Gibson and the Feds Make Nice. Sort ofBy
Keith Richards has a Gibson guitar. So do Eric Clapton, Sheryl Crow, Bob Dylan, and a whole bunch of other, well-known musicians. Gibson manufactures the guitars in Nashville and Memphis. The company is more than a hundred years old and has annual sales of about $500 million. It would seem like an all-American business success story.
The company has also been in a peculiar, controversial, and well-publicized fight with the U.S. Department of Justice over accusations that it illegally imported wood from Madagascar and India for its guitars. The two sides resolved the investigation on August 6. The government won’t pursue criminal charges that Gibson violated the Lacey Act, a 100-year-old conservation law that was amended in 2008 to ensure that wood and plant products aren’t exported in violation of the laws of another country. Gibson will pay a penalty of $300,000, give an additional $50,000 to the National Fish & Wildlife Foundation for conservation of protected trees, and forfeit claims to wood worth about $260,000 and seized in raids on its factories in 2011.
During those raids, agents from the Department of Homeland Security and the U.S. Fish and Wildlife Service rushed into the factories with guns on their hips, temporarily disrupted business, and unwittingly turned Gibson into a symbol for all those claiming that President Obama is anti-business. In a Bloomberg Businessweek story published in January, the chief executive of Gibson, Henry Juszkiewicz, said: “They dragged me into the political arena, and now I won’t leave the stage until I win.”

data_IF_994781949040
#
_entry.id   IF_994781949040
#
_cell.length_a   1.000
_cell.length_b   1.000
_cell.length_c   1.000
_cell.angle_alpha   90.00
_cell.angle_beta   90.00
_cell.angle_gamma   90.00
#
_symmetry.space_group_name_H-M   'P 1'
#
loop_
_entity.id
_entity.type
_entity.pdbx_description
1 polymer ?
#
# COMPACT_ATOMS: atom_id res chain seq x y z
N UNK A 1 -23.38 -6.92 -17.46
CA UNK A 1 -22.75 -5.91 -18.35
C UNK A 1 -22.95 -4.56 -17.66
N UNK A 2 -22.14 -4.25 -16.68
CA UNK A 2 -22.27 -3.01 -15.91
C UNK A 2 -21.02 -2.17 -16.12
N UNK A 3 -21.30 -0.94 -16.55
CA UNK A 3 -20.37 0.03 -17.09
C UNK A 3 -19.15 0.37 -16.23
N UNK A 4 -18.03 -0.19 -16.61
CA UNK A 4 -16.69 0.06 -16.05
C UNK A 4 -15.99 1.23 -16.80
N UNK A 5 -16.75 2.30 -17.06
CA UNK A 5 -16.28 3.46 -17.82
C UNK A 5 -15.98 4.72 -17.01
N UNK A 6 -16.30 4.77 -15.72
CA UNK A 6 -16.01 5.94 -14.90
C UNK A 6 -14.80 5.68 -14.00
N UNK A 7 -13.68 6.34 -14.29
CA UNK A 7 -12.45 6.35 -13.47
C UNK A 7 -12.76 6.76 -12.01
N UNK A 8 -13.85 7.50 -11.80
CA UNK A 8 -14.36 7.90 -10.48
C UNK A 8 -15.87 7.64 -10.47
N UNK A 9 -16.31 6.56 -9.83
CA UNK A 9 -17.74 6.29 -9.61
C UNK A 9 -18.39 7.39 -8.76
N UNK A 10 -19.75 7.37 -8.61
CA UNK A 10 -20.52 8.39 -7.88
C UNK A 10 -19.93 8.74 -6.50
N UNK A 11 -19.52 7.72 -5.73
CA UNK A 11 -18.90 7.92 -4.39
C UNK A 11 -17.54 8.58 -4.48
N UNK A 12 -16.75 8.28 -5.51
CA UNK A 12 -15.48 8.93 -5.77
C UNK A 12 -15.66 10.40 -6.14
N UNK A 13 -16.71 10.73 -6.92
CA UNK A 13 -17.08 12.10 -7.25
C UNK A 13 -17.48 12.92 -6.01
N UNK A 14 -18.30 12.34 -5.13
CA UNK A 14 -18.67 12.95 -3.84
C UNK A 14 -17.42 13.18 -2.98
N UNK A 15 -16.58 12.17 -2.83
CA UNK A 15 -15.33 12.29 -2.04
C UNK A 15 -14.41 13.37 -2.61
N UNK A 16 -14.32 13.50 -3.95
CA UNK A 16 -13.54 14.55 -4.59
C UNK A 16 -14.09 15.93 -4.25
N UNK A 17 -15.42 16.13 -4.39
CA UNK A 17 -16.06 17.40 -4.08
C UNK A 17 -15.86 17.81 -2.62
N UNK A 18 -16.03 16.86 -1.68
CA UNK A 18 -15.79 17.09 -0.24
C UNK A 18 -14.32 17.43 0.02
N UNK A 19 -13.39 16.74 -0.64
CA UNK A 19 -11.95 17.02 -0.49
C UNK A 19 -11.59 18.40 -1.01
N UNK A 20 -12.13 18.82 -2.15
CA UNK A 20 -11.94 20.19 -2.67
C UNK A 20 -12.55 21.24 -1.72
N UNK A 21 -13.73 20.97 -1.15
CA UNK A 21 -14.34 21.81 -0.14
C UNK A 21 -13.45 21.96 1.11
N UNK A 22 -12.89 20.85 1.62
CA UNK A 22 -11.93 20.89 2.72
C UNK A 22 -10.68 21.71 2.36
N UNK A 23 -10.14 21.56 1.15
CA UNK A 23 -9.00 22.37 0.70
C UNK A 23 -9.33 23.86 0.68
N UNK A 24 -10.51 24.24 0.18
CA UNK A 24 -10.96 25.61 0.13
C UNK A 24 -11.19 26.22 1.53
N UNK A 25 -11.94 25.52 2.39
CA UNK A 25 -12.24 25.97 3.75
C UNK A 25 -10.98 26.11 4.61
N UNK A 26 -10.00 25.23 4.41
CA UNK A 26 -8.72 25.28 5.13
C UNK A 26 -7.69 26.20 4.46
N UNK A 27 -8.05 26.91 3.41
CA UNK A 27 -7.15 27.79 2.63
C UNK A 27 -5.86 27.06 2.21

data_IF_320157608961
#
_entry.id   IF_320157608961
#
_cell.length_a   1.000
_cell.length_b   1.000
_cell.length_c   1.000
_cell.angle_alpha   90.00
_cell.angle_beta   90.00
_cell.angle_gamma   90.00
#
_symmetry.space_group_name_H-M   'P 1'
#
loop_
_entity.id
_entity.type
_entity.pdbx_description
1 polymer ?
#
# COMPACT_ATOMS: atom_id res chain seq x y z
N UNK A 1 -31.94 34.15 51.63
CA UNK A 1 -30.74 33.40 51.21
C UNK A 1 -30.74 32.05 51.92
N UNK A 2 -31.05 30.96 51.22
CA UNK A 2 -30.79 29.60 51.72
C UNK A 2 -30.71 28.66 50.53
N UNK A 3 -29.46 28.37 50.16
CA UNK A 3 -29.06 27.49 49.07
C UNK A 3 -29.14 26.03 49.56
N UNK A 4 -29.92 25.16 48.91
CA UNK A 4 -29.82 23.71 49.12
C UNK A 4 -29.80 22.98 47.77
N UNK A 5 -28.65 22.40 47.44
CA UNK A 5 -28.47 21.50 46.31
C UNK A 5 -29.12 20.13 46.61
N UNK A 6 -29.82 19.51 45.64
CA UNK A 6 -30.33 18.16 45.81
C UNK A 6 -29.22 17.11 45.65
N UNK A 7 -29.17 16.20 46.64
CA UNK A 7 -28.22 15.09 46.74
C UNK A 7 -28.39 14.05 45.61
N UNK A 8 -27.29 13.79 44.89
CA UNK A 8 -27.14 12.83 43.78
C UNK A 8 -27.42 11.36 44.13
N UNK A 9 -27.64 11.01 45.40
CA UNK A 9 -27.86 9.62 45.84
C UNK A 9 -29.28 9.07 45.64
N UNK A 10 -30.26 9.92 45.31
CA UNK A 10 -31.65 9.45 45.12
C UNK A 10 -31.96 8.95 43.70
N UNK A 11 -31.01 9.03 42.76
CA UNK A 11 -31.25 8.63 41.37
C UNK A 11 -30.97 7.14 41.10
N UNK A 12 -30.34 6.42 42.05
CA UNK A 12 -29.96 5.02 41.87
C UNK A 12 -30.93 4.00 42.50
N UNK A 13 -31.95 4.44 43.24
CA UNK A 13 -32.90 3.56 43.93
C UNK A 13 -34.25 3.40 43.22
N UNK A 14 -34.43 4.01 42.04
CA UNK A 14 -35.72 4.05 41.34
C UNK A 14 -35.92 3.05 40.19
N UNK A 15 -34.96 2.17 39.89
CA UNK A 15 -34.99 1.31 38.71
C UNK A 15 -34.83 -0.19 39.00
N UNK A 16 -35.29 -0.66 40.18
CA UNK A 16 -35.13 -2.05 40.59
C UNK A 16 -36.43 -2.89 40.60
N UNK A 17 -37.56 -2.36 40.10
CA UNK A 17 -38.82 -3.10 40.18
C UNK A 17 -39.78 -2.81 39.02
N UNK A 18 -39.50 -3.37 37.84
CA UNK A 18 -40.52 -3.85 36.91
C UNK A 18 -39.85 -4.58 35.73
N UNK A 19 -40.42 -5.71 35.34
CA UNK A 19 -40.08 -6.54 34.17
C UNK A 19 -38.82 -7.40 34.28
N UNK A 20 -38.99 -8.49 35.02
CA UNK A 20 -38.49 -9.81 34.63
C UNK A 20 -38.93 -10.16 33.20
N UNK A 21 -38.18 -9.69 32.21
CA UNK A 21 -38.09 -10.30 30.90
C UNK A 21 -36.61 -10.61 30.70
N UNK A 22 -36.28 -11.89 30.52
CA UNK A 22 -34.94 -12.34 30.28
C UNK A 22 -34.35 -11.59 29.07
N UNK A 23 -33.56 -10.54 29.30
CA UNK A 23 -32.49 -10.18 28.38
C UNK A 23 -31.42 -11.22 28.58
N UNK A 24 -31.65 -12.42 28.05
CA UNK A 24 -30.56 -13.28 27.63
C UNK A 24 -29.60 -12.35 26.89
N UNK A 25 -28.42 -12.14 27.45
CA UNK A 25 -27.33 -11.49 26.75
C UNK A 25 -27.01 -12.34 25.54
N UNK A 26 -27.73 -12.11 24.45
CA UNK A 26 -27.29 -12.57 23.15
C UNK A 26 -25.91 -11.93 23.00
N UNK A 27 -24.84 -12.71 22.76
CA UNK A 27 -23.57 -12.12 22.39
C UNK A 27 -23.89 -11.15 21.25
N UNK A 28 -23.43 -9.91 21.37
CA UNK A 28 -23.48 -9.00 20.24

Juszkiewicz, who has been traveling and couldn’t be reached for comment, remained defiant in his response posted on the company’s website. He called the government’s efforts violent and hostile and a waste of taxpayer dollars. “This shows the increasing trend on the part of government to criminalize rules and regulations and treat US businesses in the same way drug dealers are treated.”
He also said that when it comes to exercising due diligence with regard to the importation of questionable wood, “we can always do better.”